'Get in ma belly, belly!'

Trip Start Sep 09, 2004
Trip End Ongoing

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Flag of Singapore  ,
Thursday, November 9, 2006

'Only after the last tree has been cut down...
Only after the last river has been poisoned...
Only after the last fish has been caught...
Only then will you find that money, cannot be eaten...'

- An old Cree Indian saying

By the time I'd dragged myself out of bed this morning I'd regained a bit of strength, so I headed out with Louis after breakfast for a last chance bout of sightseeing. I'd still got the shits but decided to chance it. We spent the day making full use of Singapore's MRT line, a highly efficient and fully automated underground railway network which had us to-ing and fro-ing around the city...

...where we wound up at Singapore Zoo, among the best in the world so we were told, and where we spent the afternoon leisurely whiling away the hours among the lush tropical vegetation, cooing over binturongs, mere cats, two-toed sloths and fruit bats. We even stopped to chomp on a dodgy looking chicken curry which I shovelled down, determined to force my system into conforming.

By late afternoon we'd made it back into the city and took a tram over to Ang Mo Kio, a modest little area of the suburbs which boasted 'the cheapest Japanese food in Singapore!' We entered. We sat down. We ate a whole load of raw sashimi and tempura, and washed it all down with green tea and miso. I'll never know if it was the cheapest or not but it was a feast. And I was eating again so was happier than a kid on Christmas day.

Louis isn't like a lot of people. He's one of a very rare breed: entirely selfless, thoroughly giving and a pleasure to be around. He's one of those people who are so nice it almost makes you cringe and shake your head. He's originally from Borneo and now lives and works quite happily in Kuala Lumpur. He's here in Singapore on holiday. Louis is humble. He has moments of silence where he likes to regard things thoughtfully. He starts most sentences with a great deal of thought before starting with the words 'I mean...' and on side profile he has a slightly protruding bottom lip. He's the Bubba to my Forrest Gump. He gets jokes a little longer after they're delivered, much like Joey Tribbiani. I like Louis. I had a great day with him today in Singapore and I'll remember it fondly.

By this evening I was feeling much better, which was just as well as I had an important rendezvous to make. After a couple of beers in the hostel with Louis and Shannon I took a taxi over to Holland Village to meet Kit. Before I left New Zealand I'd registered and setup a profile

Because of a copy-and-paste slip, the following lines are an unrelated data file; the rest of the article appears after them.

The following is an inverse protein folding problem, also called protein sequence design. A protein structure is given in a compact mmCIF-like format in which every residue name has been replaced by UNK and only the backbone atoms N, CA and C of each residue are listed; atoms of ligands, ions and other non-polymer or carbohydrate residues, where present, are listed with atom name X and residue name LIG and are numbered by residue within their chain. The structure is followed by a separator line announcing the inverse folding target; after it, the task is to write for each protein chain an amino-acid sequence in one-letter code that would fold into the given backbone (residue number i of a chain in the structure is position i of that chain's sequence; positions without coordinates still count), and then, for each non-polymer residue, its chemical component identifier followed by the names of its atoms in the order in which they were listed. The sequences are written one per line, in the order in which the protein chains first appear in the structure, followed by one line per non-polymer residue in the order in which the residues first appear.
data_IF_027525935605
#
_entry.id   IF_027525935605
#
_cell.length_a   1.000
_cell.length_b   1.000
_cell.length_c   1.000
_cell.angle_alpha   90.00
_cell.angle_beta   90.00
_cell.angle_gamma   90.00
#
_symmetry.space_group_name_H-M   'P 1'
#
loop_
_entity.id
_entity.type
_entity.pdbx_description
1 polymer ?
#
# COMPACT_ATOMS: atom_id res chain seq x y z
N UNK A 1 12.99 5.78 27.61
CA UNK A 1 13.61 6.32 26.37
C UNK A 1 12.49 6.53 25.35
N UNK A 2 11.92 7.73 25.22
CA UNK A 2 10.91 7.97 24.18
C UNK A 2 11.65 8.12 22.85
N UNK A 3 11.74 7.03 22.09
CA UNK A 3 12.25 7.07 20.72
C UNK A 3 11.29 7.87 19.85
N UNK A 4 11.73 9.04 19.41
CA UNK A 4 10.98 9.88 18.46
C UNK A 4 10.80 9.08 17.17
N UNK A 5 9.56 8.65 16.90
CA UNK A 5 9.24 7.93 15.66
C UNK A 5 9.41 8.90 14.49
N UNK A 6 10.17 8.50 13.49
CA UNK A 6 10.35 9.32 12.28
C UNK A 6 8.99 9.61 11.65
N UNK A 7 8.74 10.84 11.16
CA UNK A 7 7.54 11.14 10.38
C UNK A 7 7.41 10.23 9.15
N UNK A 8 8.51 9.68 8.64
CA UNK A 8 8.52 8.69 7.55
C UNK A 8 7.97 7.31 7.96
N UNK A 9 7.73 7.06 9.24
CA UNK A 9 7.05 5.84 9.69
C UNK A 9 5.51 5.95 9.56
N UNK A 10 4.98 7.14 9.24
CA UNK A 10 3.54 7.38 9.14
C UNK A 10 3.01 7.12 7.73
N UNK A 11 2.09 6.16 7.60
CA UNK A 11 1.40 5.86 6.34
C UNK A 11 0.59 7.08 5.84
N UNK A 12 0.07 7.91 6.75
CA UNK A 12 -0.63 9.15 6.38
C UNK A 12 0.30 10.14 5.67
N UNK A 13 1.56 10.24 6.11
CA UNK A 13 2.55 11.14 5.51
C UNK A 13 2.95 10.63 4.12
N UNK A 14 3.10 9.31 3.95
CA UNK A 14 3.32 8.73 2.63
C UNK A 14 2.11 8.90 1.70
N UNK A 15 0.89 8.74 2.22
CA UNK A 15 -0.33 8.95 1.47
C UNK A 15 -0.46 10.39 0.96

on 'couchsurfing.com' and put out a few couchsurf requests. I didn't have much luck this time round as many hosts were out of town or otherwise engaged. A couple of them however, offered to show me round and see the sights. Kit was one of them.

Having just spent the evening watching a live local band, sharing stories and discovering different cultures, I can say without doubt that tonight has been the Singapore revival that I needed and a huge dollop of icing on the Asian cake.

We left the 'Walawala' not long after midnight and decided we needed a feed. After a quick butchers at one of the local eateries Kit decided for us. We drove for miles to a local Teo Kiew 'coffee shop' for dinner. Though she's Singaporean, Kit's ancestry is chinese - Teo Chew chinese - and she thought it would be a good idea for me to dine authentically. This excited me beyond measure and by 2am we were sat at a table by the side of the road somewhere in the dark suburbs, with a sizeable selection of Teo Kiew dishes splayed out in front of us next to our porridge bowl.

'Interesting' really isn't the word. After polishing off what I could, Kit proudly revealed to me what my body was now digesting - 'pig's stomach' being one of them. 'Interesting', still, is the only word that comes to mind. But the experience was amazing. I was so lucky to experience something truly authentic, which to me, is exactly what all this is about. Kit was a pleasure to spend time with, and very different to what I'd expected proving once again how unnecessary it is to have expectations. I'd assumed that there might be a bit of a language barrier, certainly a humour barrier, but I was very much mistaken. She was quick witted, alarmingly sarcastic and spoke perfect English, as well as Malay, Mandarin and another language I can't remember right now. And like other Asians I've met in my time, she was highly considerate with a huge giving spirit. I can only be thankful..
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